World Conference on Women

 
 

Topic Summary

Topic: Sexual Violence During Wartime

Sexual violence is an egregious crime of war, a violating act that has cultural, ethnic, and psychological consequences for its victims and their communities. This is an incredibly interdisciplinary topic that will force you to directly and indirectly engage with with history, culture, public health, human rights, and, of course, economic policy and government policy.

Our first subtopic is the Mexico City policy. Many NGOs are the primary source of health care for victims of sexual assault. However, NGOs are limited in their ability to provide full and comprehensive health care because their funding often has contingencies. These contingencies have prevented NGOs from providing abortion services, offering HIV or AIDS treatment, and expanding contraceptive access.

Our second subtopic is migration. Many women and children seek asylum in times of war out of fear of or in the aftermath of sexual violence. Yet many countries do not accept gender-based harassment as a legitimate grounds for asylum. Furthermore, the very process of migration is especially dangerous for women and children, with instances of sexual assault often spiking along migration routes and in the border regions between countries.

Our third subtopic is sexual violence within global organizations.

Director’s Letter

Dear Delegates,

Hi all! My name is Madi Howard and I’m so excited to be directing the World Conference on Women for HMUN 2020.

I’m a sophomore planning to do a joint concentration in Statistics and Women, Gender, and Sexuality with a secondary in Economics. Originally, I’m from Connecticut but have lived in a variety of different places including Beijing, Lithuania, New York City, Colorado, New Hampshire, and Maine. I love hiking and being outdoors -- I get that from my dad, who actually finished hiking the Appalachian Trail this past spring! I think I’ve hiked almost every mountain in Connecticut and am always trying (some say forcing) to get my friends to hike with me. When I’m indoors, I like to cook, read, watch soccer, and binge Netflix. However, my friends would probably identify me by some of my weirder pastimes, which include watching competitive rock climbing, making hundreds of Spotify playlists, pretending to be a kombucha connoisseur, and eating tons of olives.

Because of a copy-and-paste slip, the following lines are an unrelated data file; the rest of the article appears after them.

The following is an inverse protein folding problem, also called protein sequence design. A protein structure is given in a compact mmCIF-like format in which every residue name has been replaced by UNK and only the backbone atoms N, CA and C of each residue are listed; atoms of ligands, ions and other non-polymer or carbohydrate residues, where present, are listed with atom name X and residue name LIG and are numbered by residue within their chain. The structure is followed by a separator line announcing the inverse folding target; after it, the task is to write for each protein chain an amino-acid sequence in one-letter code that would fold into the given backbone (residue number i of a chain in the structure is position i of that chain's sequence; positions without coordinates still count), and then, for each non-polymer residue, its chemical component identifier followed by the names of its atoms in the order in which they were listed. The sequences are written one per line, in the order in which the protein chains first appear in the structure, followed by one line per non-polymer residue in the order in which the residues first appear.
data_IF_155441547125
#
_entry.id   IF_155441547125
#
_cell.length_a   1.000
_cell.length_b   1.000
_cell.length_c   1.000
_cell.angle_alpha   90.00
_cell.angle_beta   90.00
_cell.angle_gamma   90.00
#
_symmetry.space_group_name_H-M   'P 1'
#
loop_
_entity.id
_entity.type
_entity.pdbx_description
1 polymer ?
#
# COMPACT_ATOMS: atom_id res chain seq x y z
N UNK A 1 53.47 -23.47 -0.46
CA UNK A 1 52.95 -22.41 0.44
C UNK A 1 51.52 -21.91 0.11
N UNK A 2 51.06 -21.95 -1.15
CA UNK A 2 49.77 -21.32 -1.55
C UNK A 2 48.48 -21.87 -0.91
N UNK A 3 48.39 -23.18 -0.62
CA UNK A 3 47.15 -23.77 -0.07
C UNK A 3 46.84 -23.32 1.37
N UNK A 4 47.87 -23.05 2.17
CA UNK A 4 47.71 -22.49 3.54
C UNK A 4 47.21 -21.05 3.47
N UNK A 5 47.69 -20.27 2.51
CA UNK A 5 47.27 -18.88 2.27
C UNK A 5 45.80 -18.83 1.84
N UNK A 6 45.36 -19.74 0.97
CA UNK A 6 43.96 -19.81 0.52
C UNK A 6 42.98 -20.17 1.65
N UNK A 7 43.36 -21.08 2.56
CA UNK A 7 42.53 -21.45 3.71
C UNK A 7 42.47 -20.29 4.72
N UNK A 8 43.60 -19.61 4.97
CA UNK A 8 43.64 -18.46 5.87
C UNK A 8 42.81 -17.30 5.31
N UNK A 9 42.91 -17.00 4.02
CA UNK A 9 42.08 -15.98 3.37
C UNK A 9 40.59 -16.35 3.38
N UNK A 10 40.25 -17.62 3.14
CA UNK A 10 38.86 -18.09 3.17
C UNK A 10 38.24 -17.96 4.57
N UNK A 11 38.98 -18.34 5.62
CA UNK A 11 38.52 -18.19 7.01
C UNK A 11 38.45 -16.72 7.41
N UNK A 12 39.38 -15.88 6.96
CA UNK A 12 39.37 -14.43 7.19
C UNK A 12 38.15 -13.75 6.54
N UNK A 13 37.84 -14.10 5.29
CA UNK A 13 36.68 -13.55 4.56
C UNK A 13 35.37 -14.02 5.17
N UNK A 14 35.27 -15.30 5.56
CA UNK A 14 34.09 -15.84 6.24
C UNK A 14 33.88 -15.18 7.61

This is only my second year of being involved with MUN – I started just last year as an assistant director for HMUN and HNMUN. Like many of you, I was thrown into MUN without much experience and spent a couple of committee sessions feeling totally lost. Because of that, I truly want to be available and approachable -- I know better than anyone what it feels like to be overwhelmed and am here to answer any and all questions.

This year, the committee will be focused on sexual violence in times of war, a complex and difficult topic, but  an incredibly important one nonetheless. This is a unique opportunity to deeply engage with an issue that is often sidelined in high school and even college curriculums -- it is an incredibly interdisciplinary topic and will require a lot of thought, discussion, and empathy.

My top priority as a director is making sure that all delegates, new and old, feel welcome in both my committee and at the conference in general. Please, please reach out before or during conference with any questions or concerns or even just to introduce yourself!

 

Yours,

Madison Howard

Director, World Conference on Women

wcw@harvardmun.org